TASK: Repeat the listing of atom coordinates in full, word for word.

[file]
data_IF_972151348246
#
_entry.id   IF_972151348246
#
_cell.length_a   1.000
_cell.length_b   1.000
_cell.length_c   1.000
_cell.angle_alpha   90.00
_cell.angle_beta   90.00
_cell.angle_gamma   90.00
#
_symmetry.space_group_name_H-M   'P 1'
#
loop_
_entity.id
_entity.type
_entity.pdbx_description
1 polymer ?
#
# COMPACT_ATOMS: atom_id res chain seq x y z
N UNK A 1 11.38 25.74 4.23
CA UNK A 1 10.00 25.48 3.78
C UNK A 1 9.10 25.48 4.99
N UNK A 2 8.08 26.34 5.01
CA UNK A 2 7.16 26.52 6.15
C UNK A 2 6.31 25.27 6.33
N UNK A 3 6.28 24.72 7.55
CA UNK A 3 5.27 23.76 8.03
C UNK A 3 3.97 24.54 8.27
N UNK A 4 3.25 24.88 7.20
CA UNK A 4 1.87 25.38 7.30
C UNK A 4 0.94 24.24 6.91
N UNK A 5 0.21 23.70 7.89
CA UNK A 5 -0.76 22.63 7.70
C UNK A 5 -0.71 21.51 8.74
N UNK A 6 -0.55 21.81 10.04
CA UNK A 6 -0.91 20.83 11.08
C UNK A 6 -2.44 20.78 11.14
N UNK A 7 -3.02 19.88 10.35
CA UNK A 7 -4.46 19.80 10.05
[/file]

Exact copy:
data_IF_972151348246
#
_entry.id   IF_972151348246
#
_cell.length_a   1.000
_cell.length_b   1.000
_cell.length_c   1.000
_cell.angle_alpha   90.00
_cell.angle_beta   90.00
_cell.angle_gamma   90.00
#
_symmetry.space_group_name_H-M   'P 1'
#
loop_
_entity.id
_entity.type
_entity.pdbx_description
1 polymer ?
#
# COMPACT_ATOMS: atom_id res chain seq x y z
N UNK A 1 11.38 25.74 4.23
CA UNK A 1 10.00 25.48 3.78
C UNK A 1 9.10 25.48 4.99
N UNK A 2 8.08 26.34 5.01
CA UNK A 2 7.16 26.52 6.15
C UNK A 2 6.31 25.27 6.33
N UNK A 3 6.28 24.72 7.55
CA UNK A 3 5.27 23.76 8.03
C UNK A 3 3.97 24.54 8.27
N UNK A 4 3.25 24.88 7.20
CA UNK A 4 1.87 25.38 7.30
C UNK A 4 0.94 24.24 6.91
N UNK A 5 0.21 23.70 7.89
CA UNK A 5 -0.76 22.63 7.70
C UNK A 5 -0.71 21.51 8.74
N UNK A 6 -0.55 21.81 10.04
CA UNK A 6 -0.91 20.83 11.08
C UNK A 6 -2.44 20.78 11.14
N UNK A 7 -3.02 19.88 10.35
CA UNK A 7 -4.46 19.80 10.05